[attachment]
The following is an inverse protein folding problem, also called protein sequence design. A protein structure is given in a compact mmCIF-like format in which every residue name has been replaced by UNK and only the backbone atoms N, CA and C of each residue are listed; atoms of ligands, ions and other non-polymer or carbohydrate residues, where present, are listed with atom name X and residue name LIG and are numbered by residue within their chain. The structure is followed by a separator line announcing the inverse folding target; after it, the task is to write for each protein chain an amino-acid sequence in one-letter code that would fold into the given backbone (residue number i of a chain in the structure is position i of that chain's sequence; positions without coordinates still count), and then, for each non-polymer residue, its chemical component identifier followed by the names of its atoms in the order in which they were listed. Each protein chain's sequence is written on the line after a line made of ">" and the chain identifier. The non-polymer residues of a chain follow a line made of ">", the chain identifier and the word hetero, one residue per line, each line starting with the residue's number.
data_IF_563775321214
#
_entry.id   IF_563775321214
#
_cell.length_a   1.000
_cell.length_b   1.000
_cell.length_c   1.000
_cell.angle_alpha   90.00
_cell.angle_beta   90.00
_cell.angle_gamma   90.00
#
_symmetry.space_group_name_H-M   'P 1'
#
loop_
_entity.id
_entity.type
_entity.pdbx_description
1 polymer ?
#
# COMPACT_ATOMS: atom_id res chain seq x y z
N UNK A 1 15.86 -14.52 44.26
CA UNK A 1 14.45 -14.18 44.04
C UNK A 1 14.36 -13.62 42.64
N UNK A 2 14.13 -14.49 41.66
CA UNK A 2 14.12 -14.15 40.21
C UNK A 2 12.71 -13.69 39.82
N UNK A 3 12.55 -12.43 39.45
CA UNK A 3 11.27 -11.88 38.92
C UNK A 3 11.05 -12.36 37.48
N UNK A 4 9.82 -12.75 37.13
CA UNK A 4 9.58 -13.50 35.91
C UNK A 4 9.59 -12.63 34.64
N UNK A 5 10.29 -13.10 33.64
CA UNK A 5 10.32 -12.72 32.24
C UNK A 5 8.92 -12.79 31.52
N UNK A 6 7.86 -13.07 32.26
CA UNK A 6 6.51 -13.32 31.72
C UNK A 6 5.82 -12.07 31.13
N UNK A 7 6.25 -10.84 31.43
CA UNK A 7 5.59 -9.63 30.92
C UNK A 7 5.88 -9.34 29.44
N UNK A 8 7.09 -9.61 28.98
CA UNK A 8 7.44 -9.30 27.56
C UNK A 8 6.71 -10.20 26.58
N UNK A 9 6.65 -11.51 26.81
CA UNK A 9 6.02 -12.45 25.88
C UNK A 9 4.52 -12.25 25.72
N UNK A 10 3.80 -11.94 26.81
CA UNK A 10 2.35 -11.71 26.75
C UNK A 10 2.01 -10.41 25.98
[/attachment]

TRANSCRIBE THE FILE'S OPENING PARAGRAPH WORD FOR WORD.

The following is an inverse protein folding problem, also called protein sequence design. A protein structure is given in a compact mmCIF-like format in which every residue name has been replaced by UNK and only the backbone atoms N, CA and C of each residue are listed; atoms of ligands, ions and other non-polymer or carbohydrate residues, where present, are listed with atom name X and residue name LIG and are numbered by residue within their chain. The structure is followed by a separator line announcing the inverse folding target; after it, the task is to write for each protein chain an amino-acid sequence in one-letter code that would fold into the given backbone (residue number i of a chain in the structure is position i of that chain's sequence; positions without coordinates still count), and then, for each non-polymer residue, its chemical component identifier followed by the names of its atoms in the order in which they were listed. Each protein chain's sequence is written on the line after a line made of ">" and the chain identifier. The non-polymer residues of a chain follow a line made of ">", the chain identifier and the word hetero, one residue per line, each line starting with the residue's number.